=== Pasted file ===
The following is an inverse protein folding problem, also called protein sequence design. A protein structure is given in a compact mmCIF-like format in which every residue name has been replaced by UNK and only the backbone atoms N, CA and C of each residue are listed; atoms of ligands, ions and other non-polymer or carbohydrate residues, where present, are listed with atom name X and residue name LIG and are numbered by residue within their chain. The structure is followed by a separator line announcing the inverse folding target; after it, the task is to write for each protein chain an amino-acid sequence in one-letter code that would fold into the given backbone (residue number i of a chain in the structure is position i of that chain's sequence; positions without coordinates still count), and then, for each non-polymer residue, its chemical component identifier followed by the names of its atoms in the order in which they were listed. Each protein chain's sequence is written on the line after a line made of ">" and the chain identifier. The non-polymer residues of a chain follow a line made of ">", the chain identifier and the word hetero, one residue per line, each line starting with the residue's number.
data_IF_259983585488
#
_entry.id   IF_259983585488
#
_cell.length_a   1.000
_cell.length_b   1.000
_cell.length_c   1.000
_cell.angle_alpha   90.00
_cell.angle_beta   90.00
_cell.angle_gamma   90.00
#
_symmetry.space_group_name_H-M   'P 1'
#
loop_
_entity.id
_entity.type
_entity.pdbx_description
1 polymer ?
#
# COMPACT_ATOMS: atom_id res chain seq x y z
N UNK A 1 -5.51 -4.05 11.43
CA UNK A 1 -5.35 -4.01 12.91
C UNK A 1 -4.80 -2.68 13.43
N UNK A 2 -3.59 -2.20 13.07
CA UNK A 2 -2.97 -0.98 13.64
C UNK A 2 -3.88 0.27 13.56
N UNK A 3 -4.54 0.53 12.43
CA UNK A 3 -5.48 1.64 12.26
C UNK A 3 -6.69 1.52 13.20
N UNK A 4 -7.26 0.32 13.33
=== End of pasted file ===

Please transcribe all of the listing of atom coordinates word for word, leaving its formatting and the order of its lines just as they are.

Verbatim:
The following is an inverse protein folding problem, also called protein sequence design. A protein structure is given in a compact mmCIF-like format in which every residue name has been replaced by UNK and only the backbone atoms N, CA and C of each residue are listed; atoms of ligands, ions and other non-polymer or carbohydrate residues, where present, are listed with atom name X and residue name LIG and are numbered by residue within their chain. The structure is followed by a separator line announcing the inverse folding target; after it, the task is to write for each protein chain an amino-acid sequence in one-letter code that would fold into the given backbone (residue number i of a chain in the structure is position i of that chain's sequence; positions without coordinates still count), and then, for each non-polymer residue, its chemical component identifier followed by the names of its atoms in the order in which they were listed. Each protein chain's sequence is written on the line after a line made of ">" and the chain identifier. The non-polymer residues of a chain follow a line made of ">", the chain identifier and the word hetero, one residue per line, each line starting with the residue's number.
data_IF_259983585488
#
_entry.id   IF_259983585488
#
_cell.length_a   1.000
_cell.length_b   1.000
_cell.length_c   1.000
_cell.angle_alpha   90.00
_cell.angle_beta   90.00
_cell.angle_gamma   90.00
#
_symmetry.space_group_name_H-M   'P 1'
#
loop_
_entity.id
_entity.type
_entity.pdbx_description
1 polymer ?
#
# COMPACT_ATOMS: atom_id res chain seq x y z
N UNK A 1 -5.51 -4.05 11.43
CA UNK A 1 -5.35 -4.01 12.91
C UNK A 1 -4.80 -2.68 13.43
N UNK A 2 -3.59 -2.20 13.07
CA UNK A 2 -2.97 -0.98 13.64
C UNK A 2 -3.88 0.27 13.56
N UNK A 3 -4.54 0.53 12.43
CA UNK A 3 -5.48 1.64 12.26
C UNK A 3 -6.69 1.52 13.20
N UNK A 4 -7.26 0.32 13.33